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What is the difference between Christian transformation and other transformational programs?

Posted on October 29th, 2013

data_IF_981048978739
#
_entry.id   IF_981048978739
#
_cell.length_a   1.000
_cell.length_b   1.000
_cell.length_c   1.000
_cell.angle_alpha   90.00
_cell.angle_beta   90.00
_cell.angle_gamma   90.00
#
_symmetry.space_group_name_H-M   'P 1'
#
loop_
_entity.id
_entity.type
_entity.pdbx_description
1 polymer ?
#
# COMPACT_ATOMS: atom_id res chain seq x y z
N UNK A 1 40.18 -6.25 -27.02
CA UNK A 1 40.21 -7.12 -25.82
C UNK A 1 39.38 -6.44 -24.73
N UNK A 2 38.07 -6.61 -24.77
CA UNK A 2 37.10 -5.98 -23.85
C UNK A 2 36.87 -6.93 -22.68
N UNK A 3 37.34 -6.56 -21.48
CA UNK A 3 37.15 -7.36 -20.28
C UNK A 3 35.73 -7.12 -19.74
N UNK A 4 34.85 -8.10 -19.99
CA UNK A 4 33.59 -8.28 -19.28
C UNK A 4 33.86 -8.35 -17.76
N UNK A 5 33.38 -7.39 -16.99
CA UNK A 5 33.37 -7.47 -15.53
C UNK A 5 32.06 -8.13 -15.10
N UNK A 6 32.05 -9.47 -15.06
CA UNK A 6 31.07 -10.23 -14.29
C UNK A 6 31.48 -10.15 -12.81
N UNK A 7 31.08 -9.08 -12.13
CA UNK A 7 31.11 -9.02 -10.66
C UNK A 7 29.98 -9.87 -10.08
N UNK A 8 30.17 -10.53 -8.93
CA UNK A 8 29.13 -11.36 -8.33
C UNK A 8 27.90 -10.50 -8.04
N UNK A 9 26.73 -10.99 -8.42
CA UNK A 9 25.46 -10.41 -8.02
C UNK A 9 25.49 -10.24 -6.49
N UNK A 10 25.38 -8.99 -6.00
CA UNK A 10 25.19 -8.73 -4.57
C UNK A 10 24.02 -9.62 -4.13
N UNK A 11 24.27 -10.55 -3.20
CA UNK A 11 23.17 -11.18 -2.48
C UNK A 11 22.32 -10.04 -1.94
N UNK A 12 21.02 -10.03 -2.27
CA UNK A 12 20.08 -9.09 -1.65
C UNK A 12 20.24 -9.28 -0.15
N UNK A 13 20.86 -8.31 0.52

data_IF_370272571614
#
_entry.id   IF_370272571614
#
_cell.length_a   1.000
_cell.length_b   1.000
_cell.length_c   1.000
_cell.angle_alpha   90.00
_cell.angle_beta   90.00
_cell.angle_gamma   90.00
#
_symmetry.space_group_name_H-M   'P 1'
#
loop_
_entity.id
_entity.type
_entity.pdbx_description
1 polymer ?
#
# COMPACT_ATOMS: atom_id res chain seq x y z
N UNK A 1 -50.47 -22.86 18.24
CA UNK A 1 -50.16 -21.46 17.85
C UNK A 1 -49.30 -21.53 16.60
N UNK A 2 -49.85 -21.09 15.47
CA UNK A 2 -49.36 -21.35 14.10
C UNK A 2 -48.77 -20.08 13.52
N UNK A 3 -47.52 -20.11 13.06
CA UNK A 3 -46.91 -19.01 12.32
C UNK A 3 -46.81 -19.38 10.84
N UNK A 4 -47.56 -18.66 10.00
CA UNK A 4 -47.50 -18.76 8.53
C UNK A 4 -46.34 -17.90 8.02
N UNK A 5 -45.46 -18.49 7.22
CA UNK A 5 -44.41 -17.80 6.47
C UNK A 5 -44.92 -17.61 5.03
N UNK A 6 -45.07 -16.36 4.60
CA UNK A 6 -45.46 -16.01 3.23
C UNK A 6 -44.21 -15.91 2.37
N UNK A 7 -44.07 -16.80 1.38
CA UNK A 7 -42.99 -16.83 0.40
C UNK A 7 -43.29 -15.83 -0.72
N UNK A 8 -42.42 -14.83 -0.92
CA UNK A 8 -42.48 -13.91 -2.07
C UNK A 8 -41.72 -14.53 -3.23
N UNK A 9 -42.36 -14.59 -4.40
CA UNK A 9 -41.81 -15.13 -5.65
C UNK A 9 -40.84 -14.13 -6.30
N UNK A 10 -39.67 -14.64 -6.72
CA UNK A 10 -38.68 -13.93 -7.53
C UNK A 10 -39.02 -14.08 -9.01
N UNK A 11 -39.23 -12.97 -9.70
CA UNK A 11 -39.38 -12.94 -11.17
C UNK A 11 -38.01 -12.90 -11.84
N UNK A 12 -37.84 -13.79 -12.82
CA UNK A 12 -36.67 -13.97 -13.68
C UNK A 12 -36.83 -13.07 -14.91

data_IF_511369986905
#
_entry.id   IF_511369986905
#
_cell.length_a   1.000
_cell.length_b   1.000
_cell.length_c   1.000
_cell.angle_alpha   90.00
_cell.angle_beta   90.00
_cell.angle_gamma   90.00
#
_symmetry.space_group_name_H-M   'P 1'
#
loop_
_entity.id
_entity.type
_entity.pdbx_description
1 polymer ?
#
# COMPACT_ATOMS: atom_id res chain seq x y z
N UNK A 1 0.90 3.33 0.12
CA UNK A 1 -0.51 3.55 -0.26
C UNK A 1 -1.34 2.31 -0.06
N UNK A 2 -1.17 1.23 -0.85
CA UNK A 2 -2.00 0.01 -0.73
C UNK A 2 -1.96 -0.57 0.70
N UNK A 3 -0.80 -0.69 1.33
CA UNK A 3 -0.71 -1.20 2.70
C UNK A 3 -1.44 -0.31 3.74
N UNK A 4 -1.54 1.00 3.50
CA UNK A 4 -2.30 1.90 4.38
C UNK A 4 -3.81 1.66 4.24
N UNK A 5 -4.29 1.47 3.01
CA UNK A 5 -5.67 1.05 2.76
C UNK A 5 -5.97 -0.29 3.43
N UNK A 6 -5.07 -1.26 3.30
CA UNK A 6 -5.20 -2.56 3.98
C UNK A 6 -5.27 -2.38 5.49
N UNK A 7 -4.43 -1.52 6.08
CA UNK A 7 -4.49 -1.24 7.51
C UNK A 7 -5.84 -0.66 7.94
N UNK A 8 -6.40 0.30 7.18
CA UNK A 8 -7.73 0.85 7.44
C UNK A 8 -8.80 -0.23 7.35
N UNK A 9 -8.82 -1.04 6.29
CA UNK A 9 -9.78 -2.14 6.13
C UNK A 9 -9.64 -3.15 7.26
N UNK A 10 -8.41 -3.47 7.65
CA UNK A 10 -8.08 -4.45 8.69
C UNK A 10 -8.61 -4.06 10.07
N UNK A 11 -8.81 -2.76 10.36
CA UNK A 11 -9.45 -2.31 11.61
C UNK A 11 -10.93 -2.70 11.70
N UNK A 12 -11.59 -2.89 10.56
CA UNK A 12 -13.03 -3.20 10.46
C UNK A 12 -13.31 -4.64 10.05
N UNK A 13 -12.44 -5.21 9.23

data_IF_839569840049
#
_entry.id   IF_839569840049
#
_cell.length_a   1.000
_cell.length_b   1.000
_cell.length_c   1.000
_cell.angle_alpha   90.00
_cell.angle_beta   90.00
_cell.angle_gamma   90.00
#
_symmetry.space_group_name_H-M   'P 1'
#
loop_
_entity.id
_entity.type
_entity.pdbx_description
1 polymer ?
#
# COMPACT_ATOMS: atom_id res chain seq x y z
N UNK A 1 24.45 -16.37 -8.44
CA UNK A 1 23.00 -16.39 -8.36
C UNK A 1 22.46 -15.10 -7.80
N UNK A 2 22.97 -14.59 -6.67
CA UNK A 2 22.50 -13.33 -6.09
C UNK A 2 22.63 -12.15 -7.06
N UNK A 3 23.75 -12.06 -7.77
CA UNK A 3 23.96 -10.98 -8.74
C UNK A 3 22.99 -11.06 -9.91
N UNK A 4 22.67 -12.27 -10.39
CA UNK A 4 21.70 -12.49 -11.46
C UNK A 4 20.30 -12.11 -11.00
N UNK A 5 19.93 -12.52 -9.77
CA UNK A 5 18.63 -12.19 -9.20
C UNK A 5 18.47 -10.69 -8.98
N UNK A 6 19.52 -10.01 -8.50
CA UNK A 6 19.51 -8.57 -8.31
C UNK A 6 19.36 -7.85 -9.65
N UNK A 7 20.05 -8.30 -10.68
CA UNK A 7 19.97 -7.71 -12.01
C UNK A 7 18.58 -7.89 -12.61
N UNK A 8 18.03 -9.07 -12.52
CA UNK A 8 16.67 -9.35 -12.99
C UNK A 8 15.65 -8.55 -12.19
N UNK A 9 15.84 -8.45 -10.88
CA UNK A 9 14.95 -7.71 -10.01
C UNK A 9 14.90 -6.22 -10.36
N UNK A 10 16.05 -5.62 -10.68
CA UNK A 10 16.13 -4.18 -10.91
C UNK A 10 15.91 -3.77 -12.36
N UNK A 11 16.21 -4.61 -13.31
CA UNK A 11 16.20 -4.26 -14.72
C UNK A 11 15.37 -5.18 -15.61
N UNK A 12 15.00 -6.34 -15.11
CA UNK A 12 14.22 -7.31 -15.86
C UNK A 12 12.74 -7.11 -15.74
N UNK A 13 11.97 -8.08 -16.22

As I prepare for my small group meeting this week I am mindful that we are not just about transformation, but very distinctly, Christian transformation. My reminder comes as I contemplate the work of theologian and New Testament scholar, Robert Mulholland, on the “eve” of his upcoming visit to NLF. I had the opportunity to sit under his teaching last year and next weekend he’ll be with our leadership community. Ever since I discovered (should say experienced) the life-changing integration of emotional health and spirituality I have wanted to eagerly lead others into transformation. Dr. Mulholland’s NT work dovetails beautifully with what I am seeking to accomplish in the lives of my small group members which is, putting off the false self and putting on the true self. This is a significant part of the growth required for Christian maturity and authentic loving. Robert Mulholland’s work is highly concentrated on keeping this transformation anchored in Christ. There are various transformational programs out there that help people effectively change but ours is different. It is always within the context of the historical and experiential truths of Christianity – that we are loved immensely and unconditionally by God, and can personally know and be changed by that cruciform love of God, as Mulholland calls it. As a Christian I’m not just learning conflict resolution tools so I can be more effective  in my relationships, have a more successful career, be more impressive, have a less painful life or grow as a person, although these may all be benefits. My motivation is, above all else, the love of Christ. Mulholland reminds us that one of the most important questions is the question Christ asked Peter at the end of his earthly life. “Peter, do you love me more than these?” Loving Christ above all else is a very different approach to conflict resolution. Christ’s cruciform love is the context for all my work of “putting off the false self and putting on the new self.” Outwardly Christian conflict resolution may look similar to other skills programs but inwardly it matters where my mind and heart are anchored. It is from loving union with God I offer respect, mercy, forgiveness, love, and the other Christian virtues to others in all my interactions. Loving Him above all else is how we are designed to live fruitfully. When we live within the boundaries of life as ordained by Him we flourish. Sadly, our tendency is to be wayward, fearful and not trusting. Change is not enough to be a follower of Christ. That change is motivated by and couched in the Lordship of Christ where I continually return to Christ’s question to me, “Geri, do you love me more than these?”

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